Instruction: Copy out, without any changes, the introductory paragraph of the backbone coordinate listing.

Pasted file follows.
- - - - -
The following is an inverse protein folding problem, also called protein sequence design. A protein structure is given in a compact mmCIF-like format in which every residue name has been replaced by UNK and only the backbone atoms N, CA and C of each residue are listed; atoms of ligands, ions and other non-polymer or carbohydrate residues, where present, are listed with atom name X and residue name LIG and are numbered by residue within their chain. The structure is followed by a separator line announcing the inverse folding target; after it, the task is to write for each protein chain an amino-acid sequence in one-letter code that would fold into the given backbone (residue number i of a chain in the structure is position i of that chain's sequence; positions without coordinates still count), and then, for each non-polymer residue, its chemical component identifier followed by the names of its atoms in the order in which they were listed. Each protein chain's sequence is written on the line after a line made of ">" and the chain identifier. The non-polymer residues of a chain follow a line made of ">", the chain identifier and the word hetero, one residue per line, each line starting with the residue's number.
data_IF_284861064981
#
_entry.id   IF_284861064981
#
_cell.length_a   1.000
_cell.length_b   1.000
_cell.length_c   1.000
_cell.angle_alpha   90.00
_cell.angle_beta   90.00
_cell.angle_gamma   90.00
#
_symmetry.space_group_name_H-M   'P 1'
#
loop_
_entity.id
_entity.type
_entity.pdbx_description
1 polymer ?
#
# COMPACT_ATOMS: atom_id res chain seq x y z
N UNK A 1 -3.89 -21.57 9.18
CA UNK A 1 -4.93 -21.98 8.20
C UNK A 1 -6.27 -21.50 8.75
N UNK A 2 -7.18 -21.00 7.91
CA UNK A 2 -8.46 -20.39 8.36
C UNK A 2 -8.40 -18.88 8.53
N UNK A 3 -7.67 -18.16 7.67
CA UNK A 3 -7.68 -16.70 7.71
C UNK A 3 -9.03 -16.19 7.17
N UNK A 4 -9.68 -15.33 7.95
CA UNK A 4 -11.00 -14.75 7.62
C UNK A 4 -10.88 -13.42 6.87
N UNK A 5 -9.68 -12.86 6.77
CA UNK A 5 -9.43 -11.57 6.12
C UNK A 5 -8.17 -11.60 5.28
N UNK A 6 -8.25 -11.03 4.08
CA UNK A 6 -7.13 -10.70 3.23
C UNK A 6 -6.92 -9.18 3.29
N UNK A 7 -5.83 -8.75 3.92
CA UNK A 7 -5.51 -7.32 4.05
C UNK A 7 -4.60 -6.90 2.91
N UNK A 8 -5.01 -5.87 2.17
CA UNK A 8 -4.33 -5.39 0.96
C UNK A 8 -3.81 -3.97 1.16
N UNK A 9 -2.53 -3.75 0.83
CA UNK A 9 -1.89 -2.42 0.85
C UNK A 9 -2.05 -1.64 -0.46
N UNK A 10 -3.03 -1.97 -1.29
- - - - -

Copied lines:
The following is an inverse protein folding problem, also called protein sequence design. A protein structure is given in a compact mmCIF-like format in which every residue name has been replaced by UNK and only the backbone atoms N, CA and C of each residue are listed; atoms of ligands, ions and other non-polymer or carbohydrate residues, where present, are listed with atom name X and residue name LIG and are numbered by residue within their chain. The structure is followed by a separator line announcing the inverse folding target; after it, the task is to write for each protein chain an amino-acid sequence in one-letter code that would fold into the given backbone (residue number i of a chain in the structure is position i of that chain's sequence; positions without coordinates still count), and then, for each non-polymer residue, its chemical component identifier followed by the names of its atoms in the order in which they were listed. Each protein chain's sequence is written on the line after a line made of ">" and the chain identifier. The non-polymer residues of a chain follow a line made of ">", the chain identifier and the word hetero, one residue per line, each line starting with the residue's number.